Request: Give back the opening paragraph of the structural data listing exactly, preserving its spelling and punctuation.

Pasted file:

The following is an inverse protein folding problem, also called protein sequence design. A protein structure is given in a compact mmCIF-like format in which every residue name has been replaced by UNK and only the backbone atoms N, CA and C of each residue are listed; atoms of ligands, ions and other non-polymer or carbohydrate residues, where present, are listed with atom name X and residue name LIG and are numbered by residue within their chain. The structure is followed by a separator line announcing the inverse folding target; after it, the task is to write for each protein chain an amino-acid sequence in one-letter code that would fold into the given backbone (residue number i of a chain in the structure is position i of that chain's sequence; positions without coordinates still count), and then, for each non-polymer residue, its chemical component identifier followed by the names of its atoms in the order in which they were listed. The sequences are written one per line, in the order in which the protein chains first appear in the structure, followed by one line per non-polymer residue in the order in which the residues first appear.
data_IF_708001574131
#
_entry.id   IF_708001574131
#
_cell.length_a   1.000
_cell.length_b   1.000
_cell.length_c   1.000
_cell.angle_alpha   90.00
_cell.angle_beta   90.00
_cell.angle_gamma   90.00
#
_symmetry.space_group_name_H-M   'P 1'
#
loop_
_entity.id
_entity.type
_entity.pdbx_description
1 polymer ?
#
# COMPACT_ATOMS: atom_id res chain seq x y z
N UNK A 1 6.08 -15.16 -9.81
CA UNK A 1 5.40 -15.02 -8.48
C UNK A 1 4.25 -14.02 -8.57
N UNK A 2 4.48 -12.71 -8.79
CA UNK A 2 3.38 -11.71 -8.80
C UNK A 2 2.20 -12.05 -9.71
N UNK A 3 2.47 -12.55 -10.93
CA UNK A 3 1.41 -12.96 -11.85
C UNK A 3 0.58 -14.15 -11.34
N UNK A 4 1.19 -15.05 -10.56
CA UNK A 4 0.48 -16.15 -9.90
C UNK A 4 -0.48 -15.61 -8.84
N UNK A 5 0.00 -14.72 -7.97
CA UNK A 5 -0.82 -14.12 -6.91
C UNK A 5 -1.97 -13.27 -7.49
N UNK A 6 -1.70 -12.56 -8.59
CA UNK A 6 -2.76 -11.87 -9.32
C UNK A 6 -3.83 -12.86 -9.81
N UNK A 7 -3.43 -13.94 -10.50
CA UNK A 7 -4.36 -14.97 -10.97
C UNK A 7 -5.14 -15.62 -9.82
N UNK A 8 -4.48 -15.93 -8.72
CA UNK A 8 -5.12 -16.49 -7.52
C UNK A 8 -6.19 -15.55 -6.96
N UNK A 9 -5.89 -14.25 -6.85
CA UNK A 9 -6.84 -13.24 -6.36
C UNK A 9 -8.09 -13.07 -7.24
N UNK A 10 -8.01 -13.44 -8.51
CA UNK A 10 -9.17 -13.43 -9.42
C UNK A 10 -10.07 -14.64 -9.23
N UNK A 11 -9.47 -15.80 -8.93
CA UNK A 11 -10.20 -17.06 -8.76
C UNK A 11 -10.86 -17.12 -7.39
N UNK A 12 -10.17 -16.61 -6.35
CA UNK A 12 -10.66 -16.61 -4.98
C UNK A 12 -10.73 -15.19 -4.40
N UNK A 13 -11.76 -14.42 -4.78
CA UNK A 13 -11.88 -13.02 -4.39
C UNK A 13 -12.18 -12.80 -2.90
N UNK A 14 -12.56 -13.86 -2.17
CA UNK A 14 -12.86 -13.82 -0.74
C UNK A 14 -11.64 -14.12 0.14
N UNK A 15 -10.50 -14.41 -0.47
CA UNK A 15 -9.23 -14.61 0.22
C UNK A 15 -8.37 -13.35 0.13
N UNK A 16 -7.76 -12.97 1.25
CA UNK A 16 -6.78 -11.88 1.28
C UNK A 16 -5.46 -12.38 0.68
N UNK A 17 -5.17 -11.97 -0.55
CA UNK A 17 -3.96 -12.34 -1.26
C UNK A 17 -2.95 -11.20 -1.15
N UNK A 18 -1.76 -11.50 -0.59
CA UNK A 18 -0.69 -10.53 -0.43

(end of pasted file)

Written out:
The following is an inverse protein folding problem, also called protein sequence design. A protein structure is given in a compact mmCIF-like format in which every residue name has been replaced by UNK and only the backbone atoms N, CA and C of each residue are listed; atoms of ligands, ions and other non-polymer or carbohydrate residues, where present, are listed with atom name X and residue name LIG and are numbered by residue within their chain. The structure is followed by a separator line announcing the inverse folding target; after it, the task is to write for each protein chain an amino-acid sequence in one-letter code that would fold into the given backbone (residue number i of a chain in the structure is position i of that chain's sequence; positions without coordinates still count), and then, for each non-polymer residue, its chemical component identifier followed by the names of its atoms in the order in which they were listed. The sequences are written one per line, in the order in which the protein chains first appear in the structure, followed by one line per non-polymer residue in the order in which the residues first appear.